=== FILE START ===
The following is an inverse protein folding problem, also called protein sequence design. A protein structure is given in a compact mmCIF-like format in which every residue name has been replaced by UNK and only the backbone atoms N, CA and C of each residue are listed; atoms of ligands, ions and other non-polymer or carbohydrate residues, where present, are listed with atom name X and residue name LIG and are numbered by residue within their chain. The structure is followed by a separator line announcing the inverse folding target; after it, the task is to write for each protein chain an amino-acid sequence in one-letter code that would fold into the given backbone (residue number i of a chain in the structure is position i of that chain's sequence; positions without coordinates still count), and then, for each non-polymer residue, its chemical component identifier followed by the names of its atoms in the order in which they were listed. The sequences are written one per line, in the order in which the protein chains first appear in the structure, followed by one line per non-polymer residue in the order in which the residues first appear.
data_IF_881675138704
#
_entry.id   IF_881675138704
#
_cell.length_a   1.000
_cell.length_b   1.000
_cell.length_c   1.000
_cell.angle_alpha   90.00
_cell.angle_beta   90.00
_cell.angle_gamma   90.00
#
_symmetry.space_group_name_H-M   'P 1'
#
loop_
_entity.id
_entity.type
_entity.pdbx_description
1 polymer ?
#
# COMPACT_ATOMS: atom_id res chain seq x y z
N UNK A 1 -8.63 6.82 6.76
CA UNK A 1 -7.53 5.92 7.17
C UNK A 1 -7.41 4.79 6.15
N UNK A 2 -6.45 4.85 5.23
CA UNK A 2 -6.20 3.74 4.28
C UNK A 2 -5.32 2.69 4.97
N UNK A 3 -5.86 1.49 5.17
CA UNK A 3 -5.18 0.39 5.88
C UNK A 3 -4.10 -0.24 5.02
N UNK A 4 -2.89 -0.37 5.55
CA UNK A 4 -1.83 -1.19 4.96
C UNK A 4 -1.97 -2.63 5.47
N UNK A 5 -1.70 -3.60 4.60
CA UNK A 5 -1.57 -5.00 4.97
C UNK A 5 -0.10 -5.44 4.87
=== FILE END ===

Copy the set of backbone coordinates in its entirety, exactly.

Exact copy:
The following is an inverse protein folding problem, also called protein sequence design. A protein structure is given in a compact mmCIF-like format in which every residue name has been replaced by UNK and only the backbone atoms N, CA and C of each residue are listed; atoms of ligands, ions and other non-polymer or carbohydrate residues, where present, are listed with atom name X and residue name LIG and are numbered by residue within their chain. The structure is followed by a separator line announcing the inverse folding target; after it, the task is to write for each protein chain an amino-acid sequence in one-letter code that would fold into the given backbone (residue number i of a chain in the structure is position i of that chain's sequence; positions without coordinates still count), and then, for each non-polymer residue, its chemical component identifier followed by the names of its atoms in the order in which they were listed. The sequences are written one per line, in the order in which the protein chains first appear in the structure, followed by one line per non-polymer residue in the order in which the residues first appear.
data_IF_881675138704
#
_entry.id   IF_881675138704
#
_cell.length_a   1.000
_cell.length_b   1.000
_cell.length_c   1.000
_cell.angle_alpha   90.00
_cell.angle_beta   90.00
_cell.angle_gamma   90.00
#
_symmetry.space_group_name_H-M   'P 1'
#
loop_
_entity.id
_entity.type
_entity.pdbx_description
1 polymer ?
#
# COMPACT_ATOMS: atom_id res chain seq x y z
N UNK A 1 -8.63 6.82 6.76
CA UNK A 1 -7.53 5.92 7.17
C UNK A 1 -7.41 4.79 6.15
N UNK A 2 -6.45 4.85 5.23
CA UNK A 2 -6.20 3.74 4.28
C UNK A 2 -5.32 2.69 4.97
N UNK A 3 -5.86 1.49 5.17
CA UNK A 3 -5.18 0.39 5.88
C UNK A 3 -4.10 -0.24 5.02
N UNK A 4 -2.89 -0.37 5.55
CA UNK A 4 -1.83 -1.19 4.96
C UNK A 4 -1.97 -2.63 5.47
N UNK A 5 -1.70 -3.60 4.60
CA UNK A 5 -1.57 -5.00 4.97
C UNK A 5 -0.10 -5.44 4.87